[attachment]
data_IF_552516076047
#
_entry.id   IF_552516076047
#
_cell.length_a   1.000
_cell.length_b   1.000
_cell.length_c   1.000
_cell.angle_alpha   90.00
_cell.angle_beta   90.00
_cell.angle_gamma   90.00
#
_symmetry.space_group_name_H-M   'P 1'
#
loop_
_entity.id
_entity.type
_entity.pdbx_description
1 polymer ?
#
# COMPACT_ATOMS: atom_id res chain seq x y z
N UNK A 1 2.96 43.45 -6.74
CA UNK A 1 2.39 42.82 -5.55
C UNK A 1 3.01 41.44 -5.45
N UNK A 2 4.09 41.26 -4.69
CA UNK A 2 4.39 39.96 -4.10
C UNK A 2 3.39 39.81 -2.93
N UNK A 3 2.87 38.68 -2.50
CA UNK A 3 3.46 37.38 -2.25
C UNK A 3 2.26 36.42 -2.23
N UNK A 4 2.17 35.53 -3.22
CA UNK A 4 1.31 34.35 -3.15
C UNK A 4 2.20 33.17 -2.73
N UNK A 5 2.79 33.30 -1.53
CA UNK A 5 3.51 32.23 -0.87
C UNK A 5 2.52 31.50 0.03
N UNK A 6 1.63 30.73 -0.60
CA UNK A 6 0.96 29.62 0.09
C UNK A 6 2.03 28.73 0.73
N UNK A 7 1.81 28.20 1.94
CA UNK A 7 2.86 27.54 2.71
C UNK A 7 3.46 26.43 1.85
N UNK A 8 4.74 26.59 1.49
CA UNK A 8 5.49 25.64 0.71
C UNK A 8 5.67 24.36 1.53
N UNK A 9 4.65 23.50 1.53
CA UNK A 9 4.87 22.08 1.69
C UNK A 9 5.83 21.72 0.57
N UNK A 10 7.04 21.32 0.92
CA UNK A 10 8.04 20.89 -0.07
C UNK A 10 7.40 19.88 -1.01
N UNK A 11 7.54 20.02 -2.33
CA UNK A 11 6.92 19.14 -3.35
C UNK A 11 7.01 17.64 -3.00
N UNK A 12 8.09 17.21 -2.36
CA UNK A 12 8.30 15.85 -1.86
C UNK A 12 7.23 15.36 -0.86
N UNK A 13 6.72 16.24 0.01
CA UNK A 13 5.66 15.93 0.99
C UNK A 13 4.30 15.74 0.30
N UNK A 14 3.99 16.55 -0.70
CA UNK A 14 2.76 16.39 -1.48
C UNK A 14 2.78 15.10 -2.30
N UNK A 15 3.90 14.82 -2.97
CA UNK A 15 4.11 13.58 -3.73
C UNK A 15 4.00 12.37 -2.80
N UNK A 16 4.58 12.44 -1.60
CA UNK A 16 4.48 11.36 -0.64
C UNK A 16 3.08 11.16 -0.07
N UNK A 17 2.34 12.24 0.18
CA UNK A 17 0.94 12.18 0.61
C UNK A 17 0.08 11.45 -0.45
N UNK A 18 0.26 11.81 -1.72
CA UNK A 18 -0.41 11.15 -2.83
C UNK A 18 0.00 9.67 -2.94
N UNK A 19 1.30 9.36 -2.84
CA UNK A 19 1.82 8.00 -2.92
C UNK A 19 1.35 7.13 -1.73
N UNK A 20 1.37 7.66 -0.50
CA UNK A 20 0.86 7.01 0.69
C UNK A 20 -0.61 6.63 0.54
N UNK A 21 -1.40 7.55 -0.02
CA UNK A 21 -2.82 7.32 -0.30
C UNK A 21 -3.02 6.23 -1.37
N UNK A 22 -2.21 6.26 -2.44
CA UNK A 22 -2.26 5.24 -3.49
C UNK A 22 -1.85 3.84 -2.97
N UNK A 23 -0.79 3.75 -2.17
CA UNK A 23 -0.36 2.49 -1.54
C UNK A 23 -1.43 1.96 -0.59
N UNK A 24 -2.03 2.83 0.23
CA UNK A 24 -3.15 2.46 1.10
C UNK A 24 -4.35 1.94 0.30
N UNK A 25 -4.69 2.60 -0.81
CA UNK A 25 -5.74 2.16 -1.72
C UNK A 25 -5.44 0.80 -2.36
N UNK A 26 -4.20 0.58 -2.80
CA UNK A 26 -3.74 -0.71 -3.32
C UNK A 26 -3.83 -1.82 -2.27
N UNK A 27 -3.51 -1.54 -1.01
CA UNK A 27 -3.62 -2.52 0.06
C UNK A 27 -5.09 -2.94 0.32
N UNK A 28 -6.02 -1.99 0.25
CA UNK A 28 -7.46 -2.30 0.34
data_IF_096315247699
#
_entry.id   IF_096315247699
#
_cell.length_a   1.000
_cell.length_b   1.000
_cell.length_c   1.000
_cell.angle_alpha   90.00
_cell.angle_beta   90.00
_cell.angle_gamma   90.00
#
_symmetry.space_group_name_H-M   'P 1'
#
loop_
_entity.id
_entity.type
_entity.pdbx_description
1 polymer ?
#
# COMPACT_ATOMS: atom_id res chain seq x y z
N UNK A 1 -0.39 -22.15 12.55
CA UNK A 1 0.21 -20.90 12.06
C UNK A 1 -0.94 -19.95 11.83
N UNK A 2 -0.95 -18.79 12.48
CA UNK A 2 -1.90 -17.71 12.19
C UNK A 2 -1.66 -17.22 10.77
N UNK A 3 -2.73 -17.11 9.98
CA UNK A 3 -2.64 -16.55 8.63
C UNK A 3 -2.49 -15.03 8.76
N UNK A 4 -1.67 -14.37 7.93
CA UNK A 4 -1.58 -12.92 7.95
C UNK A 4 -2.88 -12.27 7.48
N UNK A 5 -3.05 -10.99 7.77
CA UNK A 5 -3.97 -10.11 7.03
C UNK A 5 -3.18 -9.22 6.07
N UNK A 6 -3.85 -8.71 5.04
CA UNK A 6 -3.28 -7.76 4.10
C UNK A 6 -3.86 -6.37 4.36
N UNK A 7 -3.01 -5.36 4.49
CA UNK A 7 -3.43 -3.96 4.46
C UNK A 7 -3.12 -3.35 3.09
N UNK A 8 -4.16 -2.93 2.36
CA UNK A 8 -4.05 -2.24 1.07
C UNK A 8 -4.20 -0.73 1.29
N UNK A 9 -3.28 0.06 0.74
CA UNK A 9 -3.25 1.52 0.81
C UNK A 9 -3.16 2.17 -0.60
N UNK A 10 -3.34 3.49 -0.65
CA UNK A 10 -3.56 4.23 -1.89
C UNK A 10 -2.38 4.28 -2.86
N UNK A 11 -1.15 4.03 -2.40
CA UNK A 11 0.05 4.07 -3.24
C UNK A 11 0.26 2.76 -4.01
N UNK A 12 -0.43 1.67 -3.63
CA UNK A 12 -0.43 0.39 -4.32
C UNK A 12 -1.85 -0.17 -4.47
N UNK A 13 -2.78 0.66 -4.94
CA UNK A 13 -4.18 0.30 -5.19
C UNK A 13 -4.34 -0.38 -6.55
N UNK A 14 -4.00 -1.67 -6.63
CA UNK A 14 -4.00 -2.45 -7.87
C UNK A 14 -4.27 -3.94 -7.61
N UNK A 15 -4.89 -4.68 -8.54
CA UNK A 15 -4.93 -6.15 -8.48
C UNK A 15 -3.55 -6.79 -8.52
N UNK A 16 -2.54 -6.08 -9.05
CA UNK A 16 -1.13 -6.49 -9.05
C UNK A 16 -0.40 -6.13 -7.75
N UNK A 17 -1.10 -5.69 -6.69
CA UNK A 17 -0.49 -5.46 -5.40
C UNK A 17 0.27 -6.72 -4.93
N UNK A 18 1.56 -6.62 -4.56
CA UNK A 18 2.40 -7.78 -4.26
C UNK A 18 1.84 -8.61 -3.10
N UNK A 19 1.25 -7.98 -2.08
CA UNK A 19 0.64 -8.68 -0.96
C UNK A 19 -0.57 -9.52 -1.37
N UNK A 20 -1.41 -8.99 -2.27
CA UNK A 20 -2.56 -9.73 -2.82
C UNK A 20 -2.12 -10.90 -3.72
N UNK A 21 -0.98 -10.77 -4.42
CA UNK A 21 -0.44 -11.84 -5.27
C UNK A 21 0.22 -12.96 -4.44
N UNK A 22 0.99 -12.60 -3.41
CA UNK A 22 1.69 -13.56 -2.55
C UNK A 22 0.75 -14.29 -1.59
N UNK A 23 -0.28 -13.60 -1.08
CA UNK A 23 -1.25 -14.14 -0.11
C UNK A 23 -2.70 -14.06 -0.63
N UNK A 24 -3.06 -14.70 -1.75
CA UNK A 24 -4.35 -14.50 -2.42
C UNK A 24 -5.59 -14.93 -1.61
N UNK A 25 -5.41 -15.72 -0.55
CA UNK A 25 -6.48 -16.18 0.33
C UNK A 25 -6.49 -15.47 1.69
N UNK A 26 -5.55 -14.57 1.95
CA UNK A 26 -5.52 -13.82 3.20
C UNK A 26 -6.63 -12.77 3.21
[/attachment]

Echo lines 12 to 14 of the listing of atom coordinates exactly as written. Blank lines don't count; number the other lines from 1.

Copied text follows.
_symmetry.space_group_name_H-M   'P 1'
#
loop_